•1962 Ferrari 250 GTO (Collection of Bernard and Joan Carl, Washington, D.C.) –– “Even though it did not come into existence through normal channels, it is reasonable to say that the 250 GTO was and is the ultimate expression of the classical front-engine racing sports car. And, as is evident from the astonishing prices attained by GTOs today, it is also the most desirable of all sports cars ever made,” writes Robert Cumberford in the exhibition catalog.
“The transcendent body design that has been so admired was not created by the hallowed house of Pininfarina that designed most Ferrari road cars, nor was it shaped by Sergio Scaglietti, who founded the eponymous Carrozzeria Scaglietti and built most Ferrari racer bodies before ceding ownership to Ferrari.
“The series was indeed built in Modena in Scaglietti’s shops, but the shape itself was from the inspired hands and eyes of Gian Carlo Guerra, a modest panel-beating workman who created a skeletal outline of what he wanted to see with aluminum wires, and then hammered sheets of metal to fit the contours he’d sketched in three dimensions to achieve those perfect proportions.
“Enzo Ferrari himself approved it for production. Guerra, the not-often-recognized designer of that Ferrari masterpiece, also wire-framed and built the slightly later and very lovely 275 GTB.
“Only 39 GTOs were made, adding to the value of the storied vehicle, but directly challenging the rules of competition events established by the racing authorities. In order to participate in FIA world championship racing events, at least 50 identical models of a car had to be made and sold.
“Enzo Ferrari argued the chassis of the GTO was basically the same as the semiluxurious grand touring 250 SWB (short wheelbase). When that was challenged, Ferrari threatened to withdraw from racing altogether. The racing authorities subsequently yielded and allowed GTOs to race.”
•1970 Lamborghini Miura S (Collection of Morrie’s Classic Cars, LLC, Long Lake, Minnesota — “Lamborghini shocked Ferrari and the Gran Turismo (GT) world at the Salone di Torino in 1965 when they presented the chassis for the radical P400 Miura. Coachbuilder Nuccio Bertone reportedly saw the Turin show chassis and told Ferruccio Lamborghini, ‘I am the one who can make the shoe to fit your foot,’” Gross writes.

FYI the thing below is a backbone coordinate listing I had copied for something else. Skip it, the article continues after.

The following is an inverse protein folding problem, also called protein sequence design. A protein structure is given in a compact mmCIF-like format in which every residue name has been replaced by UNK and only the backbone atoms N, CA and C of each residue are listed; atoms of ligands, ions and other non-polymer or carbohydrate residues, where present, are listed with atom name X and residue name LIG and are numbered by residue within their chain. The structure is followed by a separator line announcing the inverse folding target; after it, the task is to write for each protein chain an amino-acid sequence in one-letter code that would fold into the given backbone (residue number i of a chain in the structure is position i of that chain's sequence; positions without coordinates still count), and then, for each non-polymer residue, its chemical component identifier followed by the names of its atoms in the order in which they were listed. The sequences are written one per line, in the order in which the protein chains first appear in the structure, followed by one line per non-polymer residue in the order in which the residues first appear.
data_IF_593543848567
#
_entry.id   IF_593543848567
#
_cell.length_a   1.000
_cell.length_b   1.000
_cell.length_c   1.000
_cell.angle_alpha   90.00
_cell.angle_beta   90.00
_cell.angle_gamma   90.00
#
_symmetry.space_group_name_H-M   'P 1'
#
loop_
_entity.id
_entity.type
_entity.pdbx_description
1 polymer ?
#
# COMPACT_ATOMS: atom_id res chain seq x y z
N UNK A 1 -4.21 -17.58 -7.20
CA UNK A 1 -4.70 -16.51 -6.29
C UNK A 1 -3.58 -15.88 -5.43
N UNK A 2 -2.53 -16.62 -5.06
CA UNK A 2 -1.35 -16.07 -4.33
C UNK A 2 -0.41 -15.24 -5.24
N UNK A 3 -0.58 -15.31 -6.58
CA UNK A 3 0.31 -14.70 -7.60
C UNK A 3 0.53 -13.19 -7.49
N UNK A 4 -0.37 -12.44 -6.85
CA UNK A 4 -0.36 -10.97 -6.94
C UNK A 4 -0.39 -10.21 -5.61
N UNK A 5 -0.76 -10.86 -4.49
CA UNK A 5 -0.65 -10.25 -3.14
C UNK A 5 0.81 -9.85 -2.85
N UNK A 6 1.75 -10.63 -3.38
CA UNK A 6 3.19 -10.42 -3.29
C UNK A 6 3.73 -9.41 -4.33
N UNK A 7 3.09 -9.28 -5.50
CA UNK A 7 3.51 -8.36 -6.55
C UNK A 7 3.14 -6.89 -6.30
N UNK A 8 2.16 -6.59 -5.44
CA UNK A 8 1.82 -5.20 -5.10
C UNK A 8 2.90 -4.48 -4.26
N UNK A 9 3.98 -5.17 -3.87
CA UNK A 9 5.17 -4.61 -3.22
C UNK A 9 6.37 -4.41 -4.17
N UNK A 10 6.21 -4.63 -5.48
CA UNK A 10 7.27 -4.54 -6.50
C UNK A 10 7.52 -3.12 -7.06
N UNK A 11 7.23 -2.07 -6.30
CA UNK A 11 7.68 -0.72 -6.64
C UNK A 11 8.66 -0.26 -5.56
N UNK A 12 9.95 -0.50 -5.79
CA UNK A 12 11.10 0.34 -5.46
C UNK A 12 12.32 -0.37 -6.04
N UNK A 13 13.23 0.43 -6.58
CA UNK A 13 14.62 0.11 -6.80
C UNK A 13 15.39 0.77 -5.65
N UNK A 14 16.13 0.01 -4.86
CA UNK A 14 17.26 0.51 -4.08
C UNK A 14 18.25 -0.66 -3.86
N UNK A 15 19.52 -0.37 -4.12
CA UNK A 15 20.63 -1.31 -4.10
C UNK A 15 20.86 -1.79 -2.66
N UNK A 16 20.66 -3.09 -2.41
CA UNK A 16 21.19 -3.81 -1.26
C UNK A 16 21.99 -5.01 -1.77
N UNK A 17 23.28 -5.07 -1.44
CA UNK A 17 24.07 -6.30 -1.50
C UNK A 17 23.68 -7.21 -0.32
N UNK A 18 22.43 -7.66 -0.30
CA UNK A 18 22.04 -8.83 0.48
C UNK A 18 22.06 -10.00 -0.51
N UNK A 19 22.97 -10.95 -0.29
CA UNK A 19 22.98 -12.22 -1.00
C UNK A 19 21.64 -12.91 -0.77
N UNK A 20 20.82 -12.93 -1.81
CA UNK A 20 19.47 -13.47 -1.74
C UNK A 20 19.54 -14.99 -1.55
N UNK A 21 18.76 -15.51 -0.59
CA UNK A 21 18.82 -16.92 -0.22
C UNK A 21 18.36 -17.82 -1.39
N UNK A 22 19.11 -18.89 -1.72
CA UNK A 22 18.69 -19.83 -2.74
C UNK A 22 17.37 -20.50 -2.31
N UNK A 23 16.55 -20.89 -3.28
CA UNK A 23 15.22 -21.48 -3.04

“Marcello Gandini had succeeded Giorgetto Giugiaro as chief of styling at Bertone in 1965. Bertone had hired Gandini from Marazzi, a small Milanese carrozzeria. Gandini’s early sketches for the Miura electrified Lamborghini’s engineers.
“Named for the legendary Spanish fighting bulls originally bred by Don Eduardo Miura Fernández, the low-slung Miura berlinetta shocked onlookers in Monaco when it first appeared. Overnight, the P400 made everything in the Ferrari road-going car lineup obsolete. It would be years before Ferrari built a full-sized mid-engine sports car for the road.
“Compared to a bulky Ferrari 365 GTB/4 Daytona, the slender Miura resembled a stiletto on cast magnesium wheels. The four-liter, 350-bhp, six-carburetor V-12 was transversely mounted, directly behind the seats, as the youthful engineering trio had proposed.
“The Miura put Lamborghini firmly on the map as a serious competitor to hitherto unassailable Ferrari and Maserati. It was a technical tour de force, and its styling still looks contemporary. Lamborghini never planned to race these cars, although a few owners tried.
“Successors such as the Countach, Diablo, and Murciélago were even more outrageous, but the Miura represents Lamborghini in its purest iteration. Today, commanding seven- figure prices, the Miura remains the definitive Lamborghini and the premier sports car of its era.”
The Frist Center is open Mon.-Sat. 10 a.m.–5:30 p.m.; Thurs.-Fri. 10 a.m.–9 p.m.; and Sun. 1–5 p.m. Admission is $12; $9 (ages 65+ and college students with ID); $7 (active military with ID). Children and young adults to 18 years are free. The iPod audio tour is $3. Parking is $3 for two hours. To purchase tickets, visit fristcenter.org/italianautos or nowplayingnashville.com/event/bellissima or call 615.244.3340.
If you or someone you know has a GreatGarages and would like it to be considered for an upcoming issue, please e-mail us at firstname.lastname@example.org.